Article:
University Professor Scolds Cannabis Licensing Authority For Slow Coach Approach

University of the West Indies (UWI) Principal Professor Archibald McDonald has expressed his disappointment with the Cannabis Licensing Authority (CLA) for the slow pace at which the authority is issuing licenses for legal operation in the cannabis industry.

McDonald, who was speaking at MEDICANJA’s introduction of six new cannabis products to the pharmaceutical market, said three years after the Dangerous Drugs Act was amended the CLA has only issued two licenses.

“It has been a hard journey. We have had the amendment to the Dangerous Drugs Act three years ago and it has been a difficult journey; a very difficult journey.”

“It has been much too slow, and some people say we have already missed the boat, but if we have missed it, Minister [Andrew Wheatley] we have to catch it. We have to swim and do all we have to do to catch the boat,” McDonald told the launch at the Savannah Suite of Eden Gardens in St. Andrew.

He argued that while the United States has been putting pressure on countries, including Jamaica, to refrain from exploring the industry, 21 American states have legalized cannabis, and some have approved cannabis for recreational uses.

“They have some of the largest ganja farms in the world in California and Kentucky, run and funded by the Federal Government of the United States. They have registered patents on products. Therefore, we need not be afraid of the United States. The truth is that even as they make some noise and drug enforcement, the fact is nothing will happen to us in Jamaica,” he stressed.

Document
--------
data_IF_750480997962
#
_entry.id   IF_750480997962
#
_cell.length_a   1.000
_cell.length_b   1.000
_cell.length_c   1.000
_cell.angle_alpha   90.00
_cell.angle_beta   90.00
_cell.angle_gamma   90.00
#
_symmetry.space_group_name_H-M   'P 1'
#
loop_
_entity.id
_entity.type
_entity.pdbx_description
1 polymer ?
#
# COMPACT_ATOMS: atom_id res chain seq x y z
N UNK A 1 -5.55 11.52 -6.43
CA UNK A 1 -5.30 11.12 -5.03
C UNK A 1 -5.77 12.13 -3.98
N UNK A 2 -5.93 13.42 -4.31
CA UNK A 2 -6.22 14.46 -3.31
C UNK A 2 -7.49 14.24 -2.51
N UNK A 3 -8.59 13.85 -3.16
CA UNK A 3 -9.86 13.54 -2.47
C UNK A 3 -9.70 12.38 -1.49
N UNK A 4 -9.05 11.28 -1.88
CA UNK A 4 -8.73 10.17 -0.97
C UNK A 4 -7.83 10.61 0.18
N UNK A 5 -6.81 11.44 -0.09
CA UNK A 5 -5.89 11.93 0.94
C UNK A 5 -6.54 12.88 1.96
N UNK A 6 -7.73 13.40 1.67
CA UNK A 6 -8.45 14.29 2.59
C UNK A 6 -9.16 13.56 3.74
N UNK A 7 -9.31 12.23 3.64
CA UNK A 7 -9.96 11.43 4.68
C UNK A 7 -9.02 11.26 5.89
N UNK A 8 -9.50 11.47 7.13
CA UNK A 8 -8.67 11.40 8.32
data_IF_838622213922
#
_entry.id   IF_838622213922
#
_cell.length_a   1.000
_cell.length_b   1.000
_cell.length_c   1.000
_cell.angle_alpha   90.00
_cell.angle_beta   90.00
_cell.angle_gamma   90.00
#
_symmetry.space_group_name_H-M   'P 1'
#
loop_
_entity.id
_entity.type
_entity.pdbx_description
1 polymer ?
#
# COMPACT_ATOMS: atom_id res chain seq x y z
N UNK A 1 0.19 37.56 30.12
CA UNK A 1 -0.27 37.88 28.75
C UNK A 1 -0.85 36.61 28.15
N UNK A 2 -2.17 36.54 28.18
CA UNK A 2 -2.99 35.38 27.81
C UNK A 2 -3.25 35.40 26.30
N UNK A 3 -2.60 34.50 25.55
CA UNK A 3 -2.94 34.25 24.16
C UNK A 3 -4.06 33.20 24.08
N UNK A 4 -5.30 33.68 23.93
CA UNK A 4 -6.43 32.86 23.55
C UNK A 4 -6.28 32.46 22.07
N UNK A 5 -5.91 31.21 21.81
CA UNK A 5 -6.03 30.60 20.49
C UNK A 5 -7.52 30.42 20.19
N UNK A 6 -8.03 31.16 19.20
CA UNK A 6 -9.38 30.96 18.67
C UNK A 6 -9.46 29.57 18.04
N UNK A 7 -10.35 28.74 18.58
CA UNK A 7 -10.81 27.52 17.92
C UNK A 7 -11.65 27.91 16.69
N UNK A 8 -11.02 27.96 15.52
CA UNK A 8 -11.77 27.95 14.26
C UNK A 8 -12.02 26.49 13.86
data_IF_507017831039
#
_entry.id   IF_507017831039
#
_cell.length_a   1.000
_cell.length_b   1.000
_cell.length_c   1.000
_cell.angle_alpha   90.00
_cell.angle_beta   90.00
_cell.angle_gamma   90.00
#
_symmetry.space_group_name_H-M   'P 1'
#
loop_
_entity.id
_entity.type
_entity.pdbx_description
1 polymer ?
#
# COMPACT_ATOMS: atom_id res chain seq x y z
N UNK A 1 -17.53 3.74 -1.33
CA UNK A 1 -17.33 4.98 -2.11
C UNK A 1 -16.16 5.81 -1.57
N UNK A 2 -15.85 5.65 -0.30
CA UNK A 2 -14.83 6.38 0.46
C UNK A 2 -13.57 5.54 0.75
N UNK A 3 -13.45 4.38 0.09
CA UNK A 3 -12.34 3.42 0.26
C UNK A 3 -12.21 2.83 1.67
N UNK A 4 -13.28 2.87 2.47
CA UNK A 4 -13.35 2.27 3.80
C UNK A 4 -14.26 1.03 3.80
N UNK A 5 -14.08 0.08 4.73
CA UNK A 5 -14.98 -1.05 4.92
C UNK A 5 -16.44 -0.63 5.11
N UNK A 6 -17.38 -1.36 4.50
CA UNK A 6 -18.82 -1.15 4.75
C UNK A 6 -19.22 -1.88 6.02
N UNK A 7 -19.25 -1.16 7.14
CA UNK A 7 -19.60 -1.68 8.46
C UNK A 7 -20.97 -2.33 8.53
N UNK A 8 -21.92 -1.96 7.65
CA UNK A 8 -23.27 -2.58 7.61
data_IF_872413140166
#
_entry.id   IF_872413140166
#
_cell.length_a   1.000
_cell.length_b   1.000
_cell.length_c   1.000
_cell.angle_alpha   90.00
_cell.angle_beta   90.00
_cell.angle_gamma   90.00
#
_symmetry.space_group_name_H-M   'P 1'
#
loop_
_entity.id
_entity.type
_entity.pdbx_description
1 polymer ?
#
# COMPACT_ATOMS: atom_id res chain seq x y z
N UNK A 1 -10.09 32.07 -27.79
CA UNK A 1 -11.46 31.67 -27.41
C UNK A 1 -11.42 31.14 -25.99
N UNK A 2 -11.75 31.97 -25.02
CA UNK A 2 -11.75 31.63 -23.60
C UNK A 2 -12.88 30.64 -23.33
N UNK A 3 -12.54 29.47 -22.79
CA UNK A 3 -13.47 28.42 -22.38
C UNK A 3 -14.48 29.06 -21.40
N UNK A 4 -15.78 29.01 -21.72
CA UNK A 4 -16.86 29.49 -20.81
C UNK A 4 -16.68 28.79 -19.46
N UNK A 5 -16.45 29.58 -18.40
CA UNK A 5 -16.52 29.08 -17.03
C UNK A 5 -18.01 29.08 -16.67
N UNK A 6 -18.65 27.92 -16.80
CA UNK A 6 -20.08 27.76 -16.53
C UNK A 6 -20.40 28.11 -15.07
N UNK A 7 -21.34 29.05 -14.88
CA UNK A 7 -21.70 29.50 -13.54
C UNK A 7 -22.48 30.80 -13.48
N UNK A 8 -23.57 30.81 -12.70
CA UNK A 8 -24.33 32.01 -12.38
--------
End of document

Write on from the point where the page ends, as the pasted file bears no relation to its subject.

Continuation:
He urged the CLA to end bureaucratic practices that he believes are hindering the development of the cannabis industry in Jamaica as the global marijuana market is expected to reach a value of US$56 billion by 2025.

The CLA, which is an agency of the Ministry of Industry, Commerce, Agriculture, and Fisheries, was created in 2015 under the Dangerous Drugs (Amendment) Act, to establish and regulate Jamaica’s legal marijuana and hemp industry. It has so far received 236 applications for licenses.

“The University of the West Indies has no license… the University of Technology, to my knowledge, also has no license to do research on cannabis, MEDICANJA has no license,” McDonald said


Yvad Billings, Readers Bureau, Fellow

Edited by Jesus Chan

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